Whenever a high profile core game is released on the Wii, anti-Nintendo fanboys everywhere spam the internet claiming that the game will not sell. For the most part it’s true, with games such as Dead Space: Extraction performing very poorly, but in other instances core games such as Super Smash Bros. Brawl and Call of Duty have sold extremely well on Nintendo’s home console. However, the majority of third party core flops were poorly advertised, if at all. With Monster Hunter Tri — arguably the most “hardcore” game to release this generation — Capcom have finally done what other third parties were too lazy to do on the Wii: advertise.
Monster Hunter is a big deal over in Japan. The portable entries in the series have single-handedly kept the PSP relevant in the East. Released back in August of 2009 in Japan, Monster Hunter Tri sold very well — it’s the only third-party Wii game in the region to go over 1 million units sold. Admittedly, Monster Hunter is a big deal in Japan. Bringing over a game in a series that isn’t popular at all in the West was a gutsy move by Capcom. Other third-parties would have just sent it straight to retail without pushing any sort of advertising behind the game. Not Capcom.
The first step in promoting Tri in the West was through the use of free demo discs obtainable at GameStop. The demo offered two quests — one hunting the Great Jaggi and the other hunting a Qurupeco — and every weapon type was available to play around with. The demo did have a few bugs here and there, and the loading screens were a lot longer than they are in the actual game. Nevertheless, it served its purpose.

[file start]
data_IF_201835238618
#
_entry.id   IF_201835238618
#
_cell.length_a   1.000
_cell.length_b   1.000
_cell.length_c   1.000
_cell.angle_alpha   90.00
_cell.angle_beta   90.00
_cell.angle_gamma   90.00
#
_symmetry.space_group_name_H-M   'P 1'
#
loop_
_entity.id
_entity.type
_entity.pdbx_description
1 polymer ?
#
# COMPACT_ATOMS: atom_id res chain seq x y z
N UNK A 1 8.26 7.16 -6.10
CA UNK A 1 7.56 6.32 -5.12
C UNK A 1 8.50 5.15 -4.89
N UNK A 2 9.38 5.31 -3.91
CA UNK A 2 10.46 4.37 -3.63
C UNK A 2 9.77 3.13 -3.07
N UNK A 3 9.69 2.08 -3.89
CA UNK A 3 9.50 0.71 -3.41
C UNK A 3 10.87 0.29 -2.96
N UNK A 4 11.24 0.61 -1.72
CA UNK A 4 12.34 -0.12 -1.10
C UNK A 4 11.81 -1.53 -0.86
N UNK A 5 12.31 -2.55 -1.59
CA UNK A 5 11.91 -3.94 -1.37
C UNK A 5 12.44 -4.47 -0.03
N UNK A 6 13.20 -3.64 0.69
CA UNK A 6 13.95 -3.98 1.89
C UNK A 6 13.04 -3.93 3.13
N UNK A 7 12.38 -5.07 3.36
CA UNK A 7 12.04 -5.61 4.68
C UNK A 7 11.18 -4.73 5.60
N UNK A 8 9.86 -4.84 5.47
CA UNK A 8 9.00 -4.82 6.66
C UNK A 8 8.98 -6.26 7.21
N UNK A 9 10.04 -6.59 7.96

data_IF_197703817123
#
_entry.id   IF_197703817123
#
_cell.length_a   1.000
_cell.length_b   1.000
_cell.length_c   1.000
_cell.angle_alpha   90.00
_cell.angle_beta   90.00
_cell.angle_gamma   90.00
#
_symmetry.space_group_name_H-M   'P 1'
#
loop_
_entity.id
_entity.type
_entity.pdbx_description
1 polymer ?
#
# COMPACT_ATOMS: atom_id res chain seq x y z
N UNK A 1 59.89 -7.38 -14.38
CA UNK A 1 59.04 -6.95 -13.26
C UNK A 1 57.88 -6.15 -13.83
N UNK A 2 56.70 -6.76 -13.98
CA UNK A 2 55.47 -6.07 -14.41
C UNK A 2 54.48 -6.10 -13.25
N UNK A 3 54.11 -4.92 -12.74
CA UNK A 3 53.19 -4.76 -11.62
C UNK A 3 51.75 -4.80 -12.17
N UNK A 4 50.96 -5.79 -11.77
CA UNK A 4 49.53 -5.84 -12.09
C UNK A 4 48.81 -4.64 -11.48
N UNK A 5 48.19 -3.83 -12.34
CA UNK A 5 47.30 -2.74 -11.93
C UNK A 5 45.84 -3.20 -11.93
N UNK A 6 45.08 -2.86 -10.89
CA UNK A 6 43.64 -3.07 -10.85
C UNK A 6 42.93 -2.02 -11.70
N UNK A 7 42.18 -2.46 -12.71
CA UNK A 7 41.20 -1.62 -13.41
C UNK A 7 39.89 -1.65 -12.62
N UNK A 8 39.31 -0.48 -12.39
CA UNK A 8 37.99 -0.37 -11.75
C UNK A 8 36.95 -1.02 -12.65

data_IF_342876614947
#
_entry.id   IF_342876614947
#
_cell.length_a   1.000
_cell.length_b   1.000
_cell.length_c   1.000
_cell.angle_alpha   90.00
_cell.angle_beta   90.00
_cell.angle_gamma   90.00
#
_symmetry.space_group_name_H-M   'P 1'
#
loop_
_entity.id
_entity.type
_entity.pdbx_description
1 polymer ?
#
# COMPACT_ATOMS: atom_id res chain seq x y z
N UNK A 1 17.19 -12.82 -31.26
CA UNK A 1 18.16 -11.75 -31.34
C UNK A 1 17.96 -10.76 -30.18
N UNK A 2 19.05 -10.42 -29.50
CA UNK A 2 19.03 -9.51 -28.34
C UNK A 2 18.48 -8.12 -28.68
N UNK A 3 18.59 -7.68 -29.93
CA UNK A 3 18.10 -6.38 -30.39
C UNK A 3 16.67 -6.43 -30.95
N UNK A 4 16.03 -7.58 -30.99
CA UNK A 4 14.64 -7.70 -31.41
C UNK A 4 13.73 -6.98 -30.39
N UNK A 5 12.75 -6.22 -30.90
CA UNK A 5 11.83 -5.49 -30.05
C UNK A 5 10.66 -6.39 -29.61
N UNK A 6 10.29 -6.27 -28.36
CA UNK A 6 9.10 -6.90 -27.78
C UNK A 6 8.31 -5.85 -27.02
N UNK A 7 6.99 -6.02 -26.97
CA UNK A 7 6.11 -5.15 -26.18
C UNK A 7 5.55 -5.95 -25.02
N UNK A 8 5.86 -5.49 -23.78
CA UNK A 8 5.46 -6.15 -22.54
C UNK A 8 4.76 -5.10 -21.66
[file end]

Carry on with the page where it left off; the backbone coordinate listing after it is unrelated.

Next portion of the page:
How often have you seen commercials on TV for high-profile Wii games? The last that comes to my mind is for Red Steel 2 and The Conduit. Both received television ads, but nothing very major by any means. Monster Hunter Tri went on to sponsor South Park’s 200th episode on Comedy Central, and it even had commercials playing through episodes of Oprah. The commercials themselves are very clever, featuring Ironbeard McCullough talking about the game in a spoof of Deadliest Catch.
The biggest advertising push Capcom has given Monster Hunter Tri isn’t from television or web ads. No, Tri has gone onto “sponsor” several subways in the United States. One of which is San Francisco’s Powell Street subway, where large banner ads of hunters fighting the Lagiacrus are all over the walls. Compared to how the big third-party PS3 or Xbox 360 games are advertised, Capcom has done very well. Games such as Bayonetta have sponsored UFC matches, and “Random Shooter X” always gets a big push.
So, how is Monster Hunter Tri faring at retail? Tri was released on April 23 in Europe, and after just one day on shelves, it made it into the #5 overall spot for top selling games. The next week, Monster Hunter Tri blasted into #4. Additionally, the treasure pack bundle with Tri on GAME is the site’s number #1 selling video game. The official NPD numbers have yet to come in, but if Tri‘s seeming success in EU is any indication, it looks like Capcom have completed their goal of popularizing Monster Hunter in a region that doesn’t consist of Japan. Monster Hunter Tri definitely deserves the high sales numbers, too — it’s an outstanding game.
Check out my review for Monster Hunter Tri here, and add me online: D Turtle.